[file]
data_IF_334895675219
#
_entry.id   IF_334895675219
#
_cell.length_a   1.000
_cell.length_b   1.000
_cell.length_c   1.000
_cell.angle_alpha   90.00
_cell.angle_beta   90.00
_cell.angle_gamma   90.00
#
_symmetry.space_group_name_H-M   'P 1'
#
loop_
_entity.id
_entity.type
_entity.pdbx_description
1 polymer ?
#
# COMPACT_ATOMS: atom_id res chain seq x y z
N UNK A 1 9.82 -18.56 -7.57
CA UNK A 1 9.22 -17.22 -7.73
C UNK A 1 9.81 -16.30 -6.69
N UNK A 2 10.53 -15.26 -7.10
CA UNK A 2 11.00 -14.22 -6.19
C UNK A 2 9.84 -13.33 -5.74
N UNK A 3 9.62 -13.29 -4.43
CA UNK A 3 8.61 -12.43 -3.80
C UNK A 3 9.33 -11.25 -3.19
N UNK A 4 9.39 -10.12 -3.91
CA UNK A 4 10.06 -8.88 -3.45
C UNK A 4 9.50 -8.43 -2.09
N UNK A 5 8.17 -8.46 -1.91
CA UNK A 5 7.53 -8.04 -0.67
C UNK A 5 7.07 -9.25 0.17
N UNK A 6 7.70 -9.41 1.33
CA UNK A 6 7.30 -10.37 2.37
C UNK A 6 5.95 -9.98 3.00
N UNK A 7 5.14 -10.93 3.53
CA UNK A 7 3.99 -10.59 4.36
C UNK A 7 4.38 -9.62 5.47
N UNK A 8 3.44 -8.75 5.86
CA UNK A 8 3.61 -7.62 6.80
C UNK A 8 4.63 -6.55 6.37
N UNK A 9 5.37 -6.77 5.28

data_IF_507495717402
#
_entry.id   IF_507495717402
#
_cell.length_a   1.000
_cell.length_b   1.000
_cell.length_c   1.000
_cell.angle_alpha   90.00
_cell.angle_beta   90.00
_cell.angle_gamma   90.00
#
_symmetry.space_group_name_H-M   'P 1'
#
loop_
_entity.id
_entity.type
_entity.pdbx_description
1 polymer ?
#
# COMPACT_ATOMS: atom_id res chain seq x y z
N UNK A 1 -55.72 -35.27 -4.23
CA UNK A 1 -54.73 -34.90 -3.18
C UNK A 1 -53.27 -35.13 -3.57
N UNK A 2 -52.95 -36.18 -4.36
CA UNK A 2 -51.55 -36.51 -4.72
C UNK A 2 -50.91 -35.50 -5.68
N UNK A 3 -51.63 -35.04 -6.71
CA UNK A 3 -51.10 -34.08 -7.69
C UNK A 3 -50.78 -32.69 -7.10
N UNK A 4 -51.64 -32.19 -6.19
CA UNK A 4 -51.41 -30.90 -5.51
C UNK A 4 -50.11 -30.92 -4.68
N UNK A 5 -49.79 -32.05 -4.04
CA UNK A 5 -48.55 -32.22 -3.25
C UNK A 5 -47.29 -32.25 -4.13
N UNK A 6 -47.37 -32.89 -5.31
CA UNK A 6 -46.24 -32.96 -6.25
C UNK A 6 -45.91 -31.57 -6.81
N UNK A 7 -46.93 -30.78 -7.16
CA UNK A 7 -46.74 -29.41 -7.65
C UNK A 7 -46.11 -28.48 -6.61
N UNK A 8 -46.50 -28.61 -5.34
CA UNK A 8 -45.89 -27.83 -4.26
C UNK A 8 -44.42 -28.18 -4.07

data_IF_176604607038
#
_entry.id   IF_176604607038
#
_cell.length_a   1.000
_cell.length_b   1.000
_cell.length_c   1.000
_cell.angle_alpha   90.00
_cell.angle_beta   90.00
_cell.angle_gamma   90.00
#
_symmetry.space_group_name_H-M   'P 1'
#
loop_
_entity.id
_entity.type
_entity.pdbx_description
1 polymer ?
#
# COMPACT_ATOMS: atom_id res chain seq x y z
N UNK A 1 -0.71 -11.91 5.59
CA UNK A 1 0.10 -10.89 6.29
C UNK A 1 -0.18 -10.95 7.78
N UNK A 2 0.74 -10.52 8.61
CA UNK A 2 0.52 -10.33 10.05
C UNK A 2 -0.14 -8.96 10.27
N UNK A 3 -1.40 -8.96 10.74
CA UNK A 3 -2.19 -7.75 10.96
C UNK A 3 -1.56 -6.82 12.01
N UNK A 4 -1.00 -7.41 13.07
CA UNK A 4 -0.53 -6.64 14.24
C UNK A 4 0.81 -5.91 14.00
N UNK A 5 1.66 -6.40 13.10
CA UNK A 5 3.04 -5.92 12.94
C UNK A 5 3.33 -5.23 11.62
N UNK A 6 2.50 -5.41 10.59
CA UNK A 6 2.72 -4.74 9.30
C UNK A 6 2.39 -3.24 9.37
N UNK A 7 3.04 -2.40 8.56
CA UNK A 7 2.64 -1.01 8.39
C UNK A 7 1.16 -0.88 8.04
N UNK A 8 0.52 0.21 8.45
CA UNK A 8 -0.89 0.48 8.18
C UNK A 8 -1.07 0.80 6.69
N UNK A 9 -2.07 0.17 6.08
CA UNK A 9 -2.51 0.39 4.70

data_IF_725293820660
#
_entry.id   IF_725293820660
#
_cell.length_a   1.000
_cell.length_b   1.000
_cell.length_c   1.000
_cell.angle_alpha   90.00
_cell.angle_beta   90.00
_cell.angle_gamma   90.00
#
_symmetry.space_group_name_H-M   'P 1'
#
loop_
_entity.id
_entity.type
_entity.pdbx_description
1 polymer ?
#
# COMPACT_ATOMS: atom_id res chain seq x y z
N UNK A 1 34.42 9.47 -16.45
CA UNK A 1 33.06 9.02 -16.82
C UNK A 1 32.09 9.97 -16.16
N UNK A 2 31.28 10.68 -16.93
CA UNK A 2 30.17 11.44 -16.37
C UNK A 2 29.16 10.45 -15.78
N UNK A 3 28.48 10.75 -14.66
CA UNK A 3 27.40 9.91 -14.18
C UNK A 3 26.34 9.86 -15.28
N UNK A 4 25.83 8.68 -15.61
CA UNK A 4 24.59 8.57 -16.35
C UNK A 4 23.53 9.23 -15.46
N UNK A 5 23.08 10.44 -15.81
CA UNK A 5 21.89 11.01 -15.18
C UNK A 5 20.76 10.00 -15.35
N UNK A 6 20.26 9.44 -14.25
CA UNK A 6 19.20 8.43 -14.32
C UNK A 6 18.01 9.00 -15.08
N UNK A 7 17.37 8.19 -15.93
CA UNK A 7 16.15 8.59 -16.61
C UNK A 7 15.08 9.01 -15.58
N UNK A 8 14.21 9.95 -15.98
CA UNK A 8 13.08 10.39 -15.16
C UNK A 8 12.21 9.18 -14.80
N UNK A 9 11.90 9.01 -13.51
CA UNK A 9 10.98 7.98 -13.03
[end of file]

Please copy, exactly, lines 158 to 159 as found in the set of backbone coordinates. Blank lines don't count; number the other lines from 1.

C UNK A 1 32.09 9.97 -16.16
N UNK A 2 31.28 10.68 -16.93